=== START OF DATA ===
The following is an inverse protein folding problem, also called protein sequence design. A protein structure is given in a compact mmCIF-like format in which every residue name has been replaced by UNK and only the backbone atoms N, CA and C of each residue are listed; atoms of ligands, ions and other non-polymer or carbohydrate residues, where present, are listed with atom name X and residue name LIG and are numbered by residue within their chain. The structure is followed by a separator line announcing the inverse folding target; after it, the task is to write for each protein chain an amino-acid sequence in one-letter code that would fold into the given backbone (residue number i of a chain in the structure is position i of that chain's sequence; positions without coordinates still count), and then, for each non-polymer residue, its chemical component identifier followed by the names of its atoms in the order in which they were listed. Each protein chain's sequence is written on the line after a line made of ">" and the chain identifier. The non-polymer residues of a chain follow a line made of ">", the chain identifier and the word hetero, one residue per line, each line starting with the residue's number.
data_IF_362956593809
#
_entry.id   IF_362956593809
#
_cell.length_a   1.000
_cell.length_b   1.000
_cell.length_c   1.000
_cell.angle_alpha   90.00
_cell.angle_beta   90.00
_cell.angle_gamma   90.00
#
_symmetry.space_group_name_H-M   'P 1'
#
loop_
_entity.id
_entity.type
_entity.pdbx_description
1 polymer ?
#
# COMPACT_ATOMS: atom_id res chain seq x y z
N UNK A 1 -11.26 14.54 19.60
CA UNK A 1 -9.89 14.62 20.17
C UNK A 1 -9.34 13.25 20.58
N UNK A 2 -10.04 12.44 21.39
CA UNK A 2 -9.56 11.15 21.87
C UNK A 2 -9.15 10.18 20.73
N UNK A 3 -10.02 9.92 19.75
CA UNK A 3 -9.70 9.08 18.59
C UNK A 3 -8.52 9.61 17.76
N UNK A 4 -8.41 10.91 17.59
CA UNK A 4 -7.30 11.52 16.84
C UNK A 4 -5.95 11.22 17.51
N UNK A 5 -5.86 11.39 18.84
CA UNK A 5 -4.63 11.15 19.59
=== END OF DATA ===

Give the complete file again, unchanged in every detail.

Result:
The following is an inverse protein folding problem, also called protein sequence design. A protein structure is given in a compact mmCIF-like format in which every residue name has been replaced by UNK and only the backbone atoms N, CA and C of each residue are listed; atoms of ligands, ions and other non-polymer or carbohydrate residues, where present, are listed with atom name X and residue name LIG and are numbered by residue within their chain. The structure is followed by a separator line announcing the inverse folding target; after it, the task is to write for each protein chain an amino-acid sequence in one-letter code that would fold into the given backbone (residue number i of a chain in the structure is position i of that chain's sequence; positions without coordinates still count), and then, for each non-polymer residue, its chemical component identifier followed by the names of its atoms in the order in which they were listed. Each protein chain's sequence is written on the line after a line made of ">" and the chain identifier. The non-polymer residues of a chain follow a line made of ">", the chain identifier and the word hetero, one residue per line, each line starting with the residue's number.
data_IF_362956593809
#
_entry.id   IF_362956593809
#
_cell.length_a   1.000
_cell.length_b   1.000
_cell.length_c   1.000
_cell.angle_alpha   90.00
_cell.angle_beta   90.00
_cell.angle_gamma   90.00
#
_symmetry.space_group_name_H-M   'P 1'
#
loop_
_entity.id
_entity.type
_entity.pdbx_description
1 polymer ?
#
# COMPACT_ATOMS: atom_id res chain seq x y z
N UNK A 1 -11.26 14.54 19.60
CA UNK A 1 -9.89 14.62 20.17
C UNK A 1 -9.34 13.25 20.58
N UNK A 2 -10.04 12.44 21.39
CA UNK A 2 -9.56 11.15 21.87
C UNK A 2 -9.15 10.18 20.73
N UNK A 3 -10.02 9.92 19.75
CA UNK A 3 -9.70 9.08 18.59
C UNK A 3 -8.52 9.61 17.76
N UNK A 4 -8.41 10.91 17.59
CA UNK A 4 -7.30 11.52 16.84
C UNK A 4 -5.95 11.22 17.51
N UNK A 5 -5.86 11.39 18.84
CA UNK A 5 -4.63 11.15 19.59